Diabetes – What is Diabetes?
Diabetes is a serious condition that affects millions each year. It is caused when the body does not produce enough insulin or make use of the insulin it does have effectively.
The good news is that it is curable and prevented or delayed by diet, exercise and medications. It’s also important to be aware of the symptoms to know whether something is wrong and get treatment.
What is diabetes?
Diabetes is an ongoing (long-lasting) health issue that affects how your body converts food into energy. It happens when your pancreas isn’t producing enough insulin or fails to use it properly.
Insulin is a hormone that helps your cells absorb and use sugar, which is called glucose. People suffering from type 2 diabetes don’t make enough insulin or their bodies don’t utilize it correctly.
In both forms of diabetes, the blood sugar levels are too high in time. This can cause problems in the kidneys, eyes and feet. It may also cause damage to the blood vessels in your heart as well as the brain.
Type 1 diabetes
Type 1 diabetes is an autoimmune disease and means that the body’s immune system attacks and destroys insulin-producing cells inside the pancreas. This destruction can occur over several months or even years, eventually resulting in an absence of insulin.
Insulin is required by those who suffer from type 1 diabetes each day. They also must monitor their blood sugar levels and adjust their food, insulin and activity levels to keep their blood sugar within an acceptable range.
Type 2 diabetes
If you have type 2, your body is not making the insulin it needs to. Insulin is a hormone which helps your cells to remove blood sugar (glucose) out of your blood and into your cells, where it can be used as energy.
People suffering from type 2 diabetes need to treat their condition through a healthy diet and regular exercise. They may also need to take medication to regulate their blood sugar levels.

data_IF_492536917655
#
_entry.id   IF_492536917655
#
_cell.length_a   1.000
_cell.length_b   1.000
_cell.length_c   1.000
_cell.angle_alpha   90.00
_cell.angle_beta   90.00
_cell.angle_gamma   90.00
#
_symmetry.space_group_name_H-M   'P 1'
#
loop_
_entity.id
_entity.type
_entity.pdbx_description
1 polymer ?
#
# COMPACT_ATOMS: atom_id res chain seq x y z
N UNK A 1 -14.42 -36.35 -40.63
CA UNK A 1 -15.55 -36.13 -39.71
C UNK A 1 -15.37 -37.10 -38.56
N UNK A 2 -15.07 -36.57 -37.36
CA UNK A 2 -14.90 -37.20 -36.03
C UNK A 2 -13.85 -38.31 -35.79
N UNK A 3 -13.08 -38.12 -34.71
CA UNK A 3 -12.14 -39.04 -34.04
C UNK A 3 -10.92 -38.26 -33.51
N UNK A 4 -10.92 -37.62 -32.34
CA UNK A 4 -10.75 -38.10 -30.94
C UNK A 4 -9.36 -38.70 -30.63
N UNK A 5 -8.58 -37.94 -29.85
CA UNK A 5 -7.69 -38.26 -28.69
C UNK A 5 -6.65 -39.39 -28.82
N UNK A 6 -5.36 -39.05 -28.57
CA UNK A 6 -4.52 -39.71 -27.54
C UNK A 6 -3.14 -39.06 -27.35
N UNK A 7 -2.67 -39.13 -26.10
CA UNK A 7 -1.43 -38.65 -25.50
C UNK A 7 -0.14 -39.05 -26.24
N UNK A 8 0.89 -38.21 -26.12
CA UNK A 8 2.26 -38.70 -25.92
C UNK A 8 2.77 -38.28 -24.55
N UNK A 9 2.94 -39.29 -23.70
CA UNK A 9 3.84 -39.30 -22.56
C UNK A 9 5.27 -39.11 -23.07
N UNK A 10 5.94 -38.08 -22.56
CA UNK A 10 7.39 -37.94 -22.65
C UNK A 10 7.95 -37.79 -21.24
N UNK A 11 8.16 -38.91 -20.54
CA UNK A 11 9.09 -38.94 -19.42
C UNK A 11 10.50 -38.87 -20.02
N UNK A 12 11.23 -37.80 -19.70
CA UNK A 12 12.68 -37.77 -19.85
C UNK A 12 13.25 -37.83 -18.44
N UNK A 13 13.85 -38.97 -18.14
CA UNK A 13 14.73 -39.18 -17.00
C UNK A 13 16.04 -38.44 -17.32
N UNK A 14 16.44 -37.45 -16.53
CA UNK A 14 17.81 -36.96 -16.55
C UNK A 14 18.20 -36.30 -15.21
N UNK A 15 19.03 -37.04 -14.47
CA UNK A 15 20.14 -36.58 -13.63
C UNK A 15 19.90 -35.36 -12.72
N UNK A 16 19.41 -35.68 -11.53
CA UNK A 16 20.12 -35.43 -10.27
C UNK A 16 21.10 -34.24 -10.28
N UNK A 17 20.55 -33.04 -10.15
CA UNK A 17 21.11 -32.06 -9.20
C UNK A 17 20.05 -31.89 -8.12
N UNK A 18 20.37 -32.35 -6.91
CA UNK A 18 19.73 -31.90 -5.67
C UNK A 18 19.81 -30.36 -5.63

Women with diabetes are afflicted with symptoms
Diabetes is a chronic disease that affects people of all races and ethnicities, ages, and genders. However women are at a higher risk than males.
Women who suffer from diabetes are more likely to experience complications, such as heart disease (the most frequent diabetes-related complication), and vision loss.
One of the early warning signs of women with diabetes is increased thirst and urination, called polydipsia. This is due to diabetes causing excessive sugar to accumulate in the bloodstream and your kidneys aren’t able to eliminate it effectively.
Men with diabetes Men: Symptoms
In diabetes it is when cells are unable make use of blood sugar (glucose) to produce energy. This is typically because the pancreas does not produce enough insulin.
This can lead to elevated blood sugar levels. Your body then tries to lower these levels by flushing out the excess glucose from your bloodstream via urine.
People suffering from diabetes frequently have a thirsty feeling and must drink large amounts of fluids, up to four liters a day.
Men can be able to experience weight loss too as their bodies break down muscle to make energy instead of fat. This is because blood sugar levels are high for long periods.
Making a balanced diabetes diet is an important part of managing your diabetes. It can help you manage your blood sugar levels, control your weight, and reduce the risk of heart disease by reducing risk factors.
You should include whole food items in your diet, including fruits, vegetables and whole grains. Also, dairy products that are low in fat products as well as legumes, beans and beans are great choices. It should be free of saturated (unhealthy) fats and added sugars.
You might consider limiting your consumption of drinks sweetened with sugar. These drinks often have a lot of sugar in them, which can lead to high blood sugar levels.
Your doctor might recommend diabetic medications to help keep your blood glucose (blood sugar) levels in a normal range. These medications are typically used with lifestyle changes, such as diet and exercise to manage your diabetes.
If your blood sugar levels are not being managed well with one medication, you might need to add a second medication. Your doctor will work with you to choose the most appropriate medicine for your specific needs and preferences.
Newer medications, such as sodium-glucose cotransporter-2 inhibitors and glucagon-like peptide-1 receptor antagonists, lower blood sugar and offer benefits for the kidneys and cardiovascular system, while decreasing the risk of developing complications. They also aid in weight loss and are available in injectable and tablet forms.